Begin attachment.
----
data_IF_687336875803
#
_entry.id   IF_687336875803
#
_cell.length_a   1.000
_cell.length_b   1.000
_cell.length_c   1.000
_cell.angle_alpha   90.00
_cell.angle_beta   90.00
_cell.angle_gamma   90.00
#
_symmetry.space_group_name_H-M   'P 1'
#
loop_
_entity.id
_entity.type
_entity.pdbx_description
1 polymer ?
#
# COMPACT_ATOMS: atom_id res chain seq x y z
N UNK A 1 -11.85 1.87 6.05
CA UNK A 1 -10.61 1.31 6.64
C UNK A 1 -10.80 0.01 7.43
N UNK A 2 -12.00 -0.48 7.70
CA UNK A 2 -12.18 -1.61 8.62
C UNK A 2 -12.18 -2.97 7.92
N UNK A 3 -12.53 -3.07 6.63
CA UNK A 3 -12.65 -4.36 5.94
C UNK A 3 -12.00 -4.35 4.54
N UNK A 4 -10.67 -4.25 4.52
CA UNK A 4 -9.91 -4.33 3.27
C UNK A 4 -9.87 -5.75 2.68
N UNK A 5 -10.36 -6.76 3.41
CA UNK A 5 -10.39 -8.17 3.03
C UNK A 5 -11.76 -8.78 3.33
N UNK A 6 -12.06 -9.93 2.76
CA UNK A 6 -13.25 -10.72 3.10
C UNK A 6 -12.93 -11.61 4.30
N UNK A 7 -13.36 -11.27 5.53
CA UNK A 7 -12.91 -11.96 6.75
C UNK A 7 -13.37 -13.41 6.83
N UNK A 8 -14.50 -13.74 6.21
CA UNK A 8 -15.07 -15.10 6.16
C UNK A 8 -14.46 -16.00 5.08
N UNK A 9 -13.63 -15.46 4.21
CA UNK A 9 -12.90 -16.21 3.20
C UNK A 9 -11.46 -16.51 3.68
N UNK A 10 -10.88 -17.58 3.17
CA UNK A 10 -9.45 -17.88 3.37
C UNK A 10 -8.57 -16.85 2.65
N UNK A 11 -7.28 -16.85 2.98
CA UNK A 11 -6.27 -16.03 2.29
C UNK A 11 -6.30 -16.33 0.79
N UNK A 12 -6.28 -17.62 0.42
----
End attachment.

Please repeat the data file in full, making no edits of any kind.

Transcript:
data_IF_687336875803
#
_entry.id   IF_687336875803
#
_cell.length_a   1.000
_cell.length_b   1.000
_cell.length_c   1.000
_cell.angle_alpha   90.00
_cell.angle_beta   90.00
_cell.angle_gamma   90.00
#
_symmetry.space_group_name_H-M   'P 1'
#
loop_
_entity.id
_entity.type
_entity.pdbx_description
1 polymer ?
#
# COMPACT_ATOMS: atom_id res chain seq x y z
N UNK A 1 -11.85 1.87 6.05
CA UNK A 1 -10.61 1.31 6.64
C UNK A 1 -10.80 0.01 7.43
N UNK A 2 -12.00 -0.48 7.70
CA UNK A 2 -12.18 -1.61 8.62
C UNK A 2 -12.18 -2.97 7.92
N UNK A 3 -12.53 -3.07 6.63
CA UNK A 3 -12.65 -4.36 5.94
C UNK A 3 -12.00 -4.35 4.54
N UNK A 4 -10.67 -4.25 4.52
CA UNK A 4 -9.91 -4.33 3.27
C UNK A 4 -9.87 -5.75 2.68
N UNK A 5 -10.36 -6.76 3.41
CA UNK A 5 -10.39 -8.17 3.03
C UNK A 5 -11.76 -8.78 3.33
N UNK A 6 -12.06 -9.93 2.76
CA UNK A 6 -13.25 -10.72 3.10
C UNK A 6 -12.93 -11.61 4.30
N UNK A 7 -13.36 -11.27 5.53
CA UNK A 7 -12.91 -11.96 6.75
C UNK A 7 -13.37 -13.41 6.83
N UNK A 8 -14.50 -13.74 6.21
CA UNK A 8 -15.07 -15.10 6.16
C UNK A 8 -14.46 -16.00 5.08
N UNK A 9 -13.63 -15.46 4.21
CA UNK A 9 -12.90 -16.21 3.20
C UNK A 9 -11.46 -16.51 3.68
N UNK A 10 -10.88 -17.58 3.17
CA UNK A 10 -9.45 -17.88 3.37
C UNK A 10 -8.57 -16.85 2.65
N UNK A 11 -7.28 -16.85 2.98
CA UNK A 11 -6.27 -16.03 2.29
C UNK A 11 -6.30 -16.33 0.79
N UNK A 12 -6.28 -17.62 0.42